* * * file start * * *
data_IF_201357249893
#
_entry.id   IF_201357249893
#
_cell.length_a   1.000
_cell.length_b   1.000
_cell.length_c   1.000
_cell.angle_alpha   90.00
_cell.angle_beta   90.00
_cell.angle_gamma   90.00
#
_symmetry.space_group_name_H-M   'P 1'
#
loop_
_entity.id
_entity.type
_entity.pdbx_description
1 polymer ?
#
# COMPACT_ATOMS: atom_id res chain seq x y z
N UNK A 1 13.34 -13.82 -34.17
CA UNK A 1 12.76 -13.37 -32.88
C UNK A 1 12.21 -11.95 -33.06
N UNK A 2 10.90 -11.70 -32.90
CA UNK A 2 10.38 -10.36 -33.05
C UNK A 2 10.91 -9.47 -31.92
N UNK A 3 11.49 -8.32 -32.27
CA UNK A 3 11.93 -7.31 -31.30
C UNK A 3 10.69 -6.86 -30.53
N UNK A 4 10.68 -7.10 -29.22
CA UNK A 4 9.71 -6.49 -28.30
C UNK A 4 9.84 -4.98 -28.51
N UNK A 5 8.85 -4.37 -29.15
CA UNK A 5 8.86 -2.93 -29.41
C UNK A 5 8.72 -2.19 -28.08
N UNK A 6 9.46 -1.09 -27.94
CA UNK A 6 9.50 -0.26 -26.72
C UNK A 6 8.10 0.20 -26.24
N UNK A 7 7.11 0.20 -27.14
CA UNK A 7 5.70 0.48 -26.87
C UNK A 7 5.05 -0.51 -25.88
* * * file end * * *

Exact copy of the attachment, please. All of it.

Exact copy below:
data_IF_201357249893
#
_entry.id   IF_201357249893
#
_cell.length_a   1.000
_cell.length_b   1.000
_cell.length_c   1.000
_cell.angle_alpha   90.00
_cell.angle_beta   90.00
_cell.angle_gamma   90.00
#
_symmetry.space_group_name_H-M   'P 1'
#
loop_
_entity.id
_entity.type
_entity.pdbx_description
1 polymer ?
#
# COMPACT_ATOMS: atom_id res chain seq x y z
N UNK A 1 13.34 -13.82 -34.17
CA UNK A 1 12.76 -13.37 -32.88
C UNK A 1 12.21 -11.95 -33.06
N UNK A 2 10.90 -11.70 -32.90
CA UNK A 2 10.38 -10.36 -33.05
C UNK A 2 10.91 -9.47 -31.92
N UNK A 3 11.49 -8.32 -32.27
CA UNK A 3 11.93 -7.31 -31.30
C UNK A 3 10.69 -6.86 -30.53
N UNK A 4 10.68 -7.10 -29.22
CA UNK A 4 9.71 -6.49 -28.30
C UNK A 4 9.84 -4.98 -28.51
N UNK A 5 8.85 -4.37 -29.15
CA UNK A 5 8.86 -2.93 -29.41
C UNK A 5 8.72 -2.19 -28.08
N UNK A 6 9.46 -1.09 -27.94
CA UNK A 6 9.50 -0.26 -26.72
C UNK A 6 8.10 0.20 -26.24
N UNK A 7 7.11 0.20 -27.14
CA UNK A 7 5.70 0.48 -26.87
C UNK A 7 5.05 -0.51 -25.88